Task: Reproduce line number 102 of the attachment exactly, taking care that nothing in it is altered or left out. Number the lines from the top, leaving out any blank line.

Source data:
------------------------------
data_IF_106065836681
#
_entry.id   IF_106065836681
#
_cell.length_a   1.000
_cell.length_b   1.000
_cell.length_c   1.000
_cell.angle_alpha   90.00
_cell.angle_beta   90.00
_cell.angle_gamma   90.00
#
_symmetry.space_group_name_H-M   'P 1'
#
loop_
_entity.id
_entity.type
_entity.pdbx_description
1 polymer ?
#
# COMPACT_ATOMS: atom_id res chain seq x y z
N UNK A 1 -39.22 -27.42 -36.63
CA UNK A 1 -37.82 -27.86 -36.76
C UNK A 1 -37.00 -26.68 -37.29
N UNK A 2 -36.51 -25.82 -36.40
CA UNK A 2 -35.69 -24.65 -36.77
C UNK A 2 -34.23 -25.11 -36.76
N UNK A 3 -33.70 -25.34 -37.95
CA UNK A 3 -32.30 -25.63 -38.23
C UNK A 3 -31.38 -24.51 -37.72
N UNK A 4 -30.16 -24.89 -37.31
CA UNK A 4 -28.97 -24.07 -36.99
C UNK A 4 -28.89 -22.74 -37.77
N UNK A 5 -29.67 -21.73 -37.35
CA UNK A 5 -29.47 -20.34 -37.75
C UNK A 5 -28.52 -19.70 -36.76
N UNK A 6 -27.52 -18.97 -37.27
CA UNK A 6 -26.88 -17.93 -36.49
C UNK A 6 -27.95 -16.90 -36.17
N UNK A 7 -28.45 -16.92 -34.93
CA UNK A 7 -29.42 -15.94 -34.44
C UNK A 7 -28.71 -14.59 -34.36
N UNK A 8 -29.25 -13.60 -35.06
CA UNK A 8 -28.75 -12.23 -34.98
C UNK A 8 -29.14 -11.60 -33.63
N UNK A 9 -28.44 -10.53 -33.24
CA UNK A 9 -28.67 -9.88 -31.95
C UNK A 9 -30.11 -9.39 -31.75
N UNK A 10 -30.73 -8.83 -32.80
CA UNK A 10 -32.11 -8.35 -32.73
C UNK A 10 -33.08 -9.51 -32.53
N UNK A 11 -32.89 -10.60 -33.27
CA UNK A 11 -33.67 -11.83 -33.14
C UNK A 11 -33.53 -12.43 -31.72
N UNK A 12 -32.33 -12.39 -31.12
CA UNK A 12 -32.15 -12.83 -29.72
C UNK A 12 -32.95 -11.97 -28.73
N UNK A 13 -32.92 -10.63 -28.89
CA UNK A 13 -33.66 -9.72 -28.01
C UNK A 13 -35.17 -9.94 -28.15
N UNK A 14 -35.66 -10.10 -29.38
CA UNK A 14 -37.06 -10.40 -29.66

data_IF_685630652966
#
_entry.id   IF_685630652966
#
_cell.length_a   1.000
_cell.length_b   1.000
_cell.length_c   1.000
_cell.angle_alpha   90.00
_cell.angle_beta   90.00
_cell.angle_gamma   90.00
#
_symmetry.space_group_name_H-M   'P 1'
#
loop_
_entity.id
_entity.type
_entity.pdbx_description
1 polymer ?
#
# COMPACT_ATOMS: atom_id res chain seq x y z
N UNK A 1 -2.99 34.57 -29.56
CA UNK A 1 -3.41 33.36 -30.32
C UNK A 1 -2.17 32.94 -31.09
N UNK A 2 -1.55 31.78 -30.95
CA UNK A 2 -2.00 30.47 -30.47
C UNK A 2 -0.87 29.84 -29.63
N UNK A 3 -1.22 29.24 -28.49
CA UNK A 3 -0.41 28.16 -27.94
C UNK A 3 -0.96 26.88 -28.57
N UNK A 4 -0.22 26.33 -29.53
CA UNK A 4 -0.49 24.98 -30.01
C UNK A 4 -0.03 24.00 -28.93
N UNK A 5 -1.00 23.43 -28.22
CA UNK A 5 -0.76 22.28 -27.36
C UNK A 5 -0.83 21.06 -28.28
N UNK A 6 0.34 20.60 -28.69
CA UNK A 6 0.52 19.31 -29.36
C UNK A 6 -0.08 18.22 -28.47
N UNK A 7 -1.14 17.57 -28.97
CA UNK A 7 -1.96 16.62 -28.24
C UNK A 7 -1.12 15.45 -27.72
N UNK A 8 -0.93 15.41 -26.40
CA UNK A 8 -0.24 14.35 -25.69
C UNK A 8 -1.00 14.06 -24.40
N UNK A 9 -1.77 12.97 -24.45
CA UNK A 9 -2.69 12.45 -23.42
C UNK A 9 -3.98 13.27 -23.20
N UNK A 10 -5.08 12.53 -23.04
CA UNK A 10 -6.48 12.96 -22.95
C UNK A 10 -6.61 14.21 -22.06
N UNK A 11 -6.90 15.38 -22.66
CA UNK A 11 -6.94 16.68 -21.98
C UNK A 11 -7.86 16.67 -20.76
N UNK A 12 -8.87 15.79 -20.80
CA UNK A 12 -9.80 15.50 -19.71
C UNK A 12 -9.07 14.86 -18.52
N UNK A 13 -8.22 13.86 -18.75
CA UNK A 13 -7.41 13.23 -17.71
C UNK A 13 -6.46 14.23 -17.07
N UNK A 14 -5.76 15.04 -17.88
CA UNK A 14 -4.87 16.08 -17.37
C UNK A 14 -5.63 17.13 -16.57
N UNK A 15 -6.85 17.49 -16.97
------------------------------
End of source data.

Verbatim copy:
C UNK A 7 -1.12 15.45 -27.72